After a year-long renovation and community-wide anticipation, Lupo opened to crowds of diners to its 75-seat dining room. Max handles the day-to-day operations of Lupo. He says, they fine-tuned everything for the opening to be ready for the rush. “The biggest key to a successful opening is to expect there to be a crowd and know how to handle it,” he says, adding that the opening went seamlessly.
Lupo’s opening menu of Neapolitan pizza and seasonally-focused pasta dishes was a hit in the Louisville market, not accustomed to Neapolitan pizza. A big key to its initial success, Max says, was “guiding people and letting them know this is a little bit different than what you are used to.”
Its focused pizza menu has less than 10 pies. The Margherita is always popular. A local hit is the Sting Like A Bee with sopressata, spicy local honey, tomato, fresh mozzarella and basil. White pies include the Moonchild with Taleggio, potato, Moroccan olives and an oyster mushroom béchamel.
Max mixes up the pizza menu with seasonal specials, like the Salsiccia pie with fennel sausage, anchovy rapini, buttermilk ricotta and mozzarella.
Lupo’s scratch pasta focus has grown since opening. In the beginning, pizza outsold pasta 80/20 percent. Now it’s a 60/40 balance. Max attributes the rise in popularity of pasta dishes to incorporating more classics like carbonara to accompany the less familiar seasonal pastas.
Throughout the menu, high-dollar ingredients can be found, from oysters on the antipasti menu to sopressata and n’duja on the pizza menu. “Expensive ingredients, you just have to know how to price it and you have to know how to incorporate it into a dish,” Max says. “With proteins on pizza especially Neapolitan style, less is more.”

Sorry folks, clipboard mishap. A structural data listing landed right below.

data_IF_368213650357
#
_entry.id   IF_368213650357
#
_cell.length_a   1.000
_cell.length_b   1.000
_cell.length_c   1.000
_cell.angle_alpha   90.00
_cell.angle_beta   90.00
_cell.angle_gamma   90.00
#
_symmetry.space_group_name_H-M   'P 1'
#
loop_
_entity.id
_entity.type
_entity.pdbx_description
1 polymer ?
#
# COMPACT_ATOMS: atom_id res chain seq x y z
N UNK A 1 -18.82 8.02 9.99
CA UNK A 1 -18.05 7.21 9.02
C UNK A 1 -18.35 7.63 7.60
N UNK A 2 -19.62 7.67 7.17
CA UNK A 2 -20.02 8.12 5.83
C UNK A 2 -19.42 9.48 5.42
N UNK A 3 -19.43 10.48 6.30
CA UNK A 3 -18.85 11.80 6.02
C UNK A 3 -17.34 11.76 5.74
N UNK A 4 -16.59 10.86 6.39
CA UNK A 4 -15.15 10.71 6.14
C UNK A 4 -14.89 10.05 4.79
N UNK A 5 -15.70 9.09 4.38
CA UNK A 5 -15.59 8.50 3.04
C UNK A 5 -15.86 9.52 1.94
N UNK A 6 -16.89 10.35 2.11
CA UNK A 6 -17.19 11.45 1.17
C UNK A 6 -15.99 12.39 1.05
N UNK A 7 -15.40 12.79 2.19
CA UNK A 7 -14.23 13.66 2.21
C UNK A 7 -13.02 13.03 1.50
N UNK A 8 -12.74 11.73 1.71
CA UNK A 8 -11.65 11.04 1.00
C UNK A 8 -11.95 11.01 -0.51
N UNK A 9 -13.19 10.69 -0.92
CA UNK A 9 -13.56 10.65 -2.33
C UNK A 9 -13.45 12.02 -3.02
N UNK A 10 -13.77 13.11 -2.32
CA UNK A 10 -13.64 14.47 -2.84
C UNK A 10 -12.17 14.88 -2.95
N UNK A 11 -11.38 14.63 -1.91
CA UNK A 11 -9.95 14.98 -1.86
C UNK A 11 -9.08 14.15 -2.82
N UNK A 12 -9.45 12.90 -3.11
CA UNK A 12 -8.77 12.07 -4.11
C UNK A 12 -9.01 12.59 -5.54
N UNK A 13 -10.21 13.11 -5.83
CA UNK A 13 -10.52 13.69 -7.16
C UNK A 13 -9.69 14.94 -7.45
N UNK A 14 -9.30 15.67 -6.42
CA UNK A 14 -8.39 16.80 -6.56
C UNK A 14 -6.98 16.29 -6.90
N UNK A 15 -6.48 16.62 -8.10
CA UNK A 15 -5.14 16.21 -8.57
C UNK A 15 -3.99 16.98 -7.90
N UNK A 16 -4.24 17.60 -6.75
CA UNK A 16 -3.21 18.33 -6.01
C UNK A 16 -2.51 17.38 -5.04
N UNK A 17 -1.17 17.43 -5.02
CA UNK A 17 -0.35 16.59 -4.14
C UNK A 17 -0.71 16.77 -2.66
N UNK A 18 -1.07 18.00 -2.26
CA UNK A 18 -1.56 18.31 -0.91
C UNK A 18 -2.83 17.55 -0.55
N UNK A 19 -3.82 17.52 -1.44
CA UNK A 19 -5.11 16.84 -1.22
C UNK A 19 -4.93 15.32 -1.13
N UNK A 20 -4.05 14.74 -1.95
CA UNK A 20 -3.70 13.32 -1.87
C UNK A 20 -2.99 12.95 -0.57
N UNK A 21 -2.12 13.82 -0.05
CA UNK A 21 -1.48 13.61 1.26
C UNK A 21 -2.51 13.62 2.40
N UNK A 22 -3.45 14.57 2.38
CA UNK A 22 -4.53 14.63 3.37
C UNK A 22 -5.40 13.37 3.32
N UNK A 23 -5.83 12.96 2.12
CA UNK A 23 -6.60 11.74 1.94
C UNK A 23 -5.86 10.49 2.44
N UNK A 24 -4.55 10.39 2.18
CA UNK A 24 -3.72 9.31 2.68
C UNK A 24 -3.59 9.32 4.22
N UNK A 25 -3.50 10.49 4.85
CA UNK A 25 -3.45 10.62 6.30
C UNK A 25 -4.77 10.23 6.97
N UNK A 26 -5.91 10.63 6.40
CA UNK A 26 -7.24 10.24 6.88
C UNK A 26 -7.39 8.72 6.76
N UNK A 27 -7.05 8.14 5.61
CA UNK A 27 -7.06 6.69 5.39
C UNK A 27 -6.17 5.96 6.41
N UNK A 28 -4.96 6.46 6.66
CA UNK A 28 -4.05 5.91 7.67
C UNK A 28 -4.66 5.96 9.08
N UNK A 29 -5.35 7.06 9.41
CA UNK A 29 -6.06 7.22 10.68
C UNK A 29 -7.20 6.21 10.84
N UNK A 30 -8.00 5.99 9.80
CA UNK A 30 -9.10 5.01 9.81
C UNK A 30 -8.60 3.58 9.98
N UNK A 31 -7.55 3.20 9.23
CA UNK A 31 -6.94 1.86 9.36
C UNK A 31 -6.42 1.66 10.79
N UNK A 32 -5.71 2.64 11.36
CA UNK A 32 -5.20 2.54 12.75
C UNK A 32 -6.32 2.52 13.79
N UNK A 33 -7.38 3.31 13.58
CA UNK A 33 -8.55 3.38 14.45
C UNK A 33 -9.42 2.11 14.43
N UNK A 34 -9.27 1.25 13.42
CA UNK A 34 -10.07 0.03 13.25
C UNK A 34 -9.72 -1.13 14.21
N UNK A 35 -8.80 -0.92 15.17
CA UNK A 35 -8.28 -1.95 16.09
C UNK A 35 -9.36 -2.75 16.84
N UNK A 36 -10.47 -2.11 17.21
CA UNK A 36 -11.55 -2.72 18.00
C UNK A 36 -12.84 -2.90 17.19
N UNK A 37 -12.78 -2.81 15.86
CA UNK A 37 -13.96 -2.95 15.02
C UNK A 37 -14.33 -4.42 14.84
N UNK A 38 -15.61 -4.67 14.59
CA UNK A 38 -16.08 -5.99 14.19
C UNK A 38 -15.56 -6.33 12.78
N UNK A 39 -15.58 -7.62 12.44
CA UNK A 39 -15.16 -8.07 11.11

The presentation of every menu item is precise and beautiful. Lupo is very strategic about its social media. Most posts are dedicated to jaw-dropping food photography, behind the scenes kitchen video and a focus on new food and beverage items.
The intricacies of Lupo’s scratch menu excites its 20-member team. The employee culture is engaged and educational. “I feel so honored and lucky to have the people I do,” Max says. “We have folks that genuinely see what we are doing and appreciate it and get excited about it.
“That’s a dream come true to be in an environment of like-minded people that want to learn and grow together,” he says.
Amidst the COVID-19 crisis, Lupo has temporarily closed after shifting the Neapolitan dine-in concept to takeout only. “We had some long conversations and we decided to completely shut down,” Max says. “It’s such a heartbreaking thing to do. It’s something I never thought we would face this year completely shutting down my business. It’s my baby. We’re making plans for when this is something in the past. (Right now), we are biding our time.”
Max says, he misses that family. During the shutdown, the restaurant has operated as a grocery for its employees who have been laid off.
At the beginning of May, Kentucky restaurants were still restricted to carryout and delivery only. Max says, “I think the reality is that nobody knows right now because it’s uncharted waters.”
As with many dine-in focused restaurants, Max waits. “Going forward depending on what they are saying is the safest way we can do it, we’ll operate business in that way first and foremost.”
As the restrictions subside, Max says, “I’m excited to get back to work. I think like everybody is. Let’s take this time that when we are through this, let’s take everything for granted a little bit less.”
Denise Greer is Executive Editor at Pizza Today.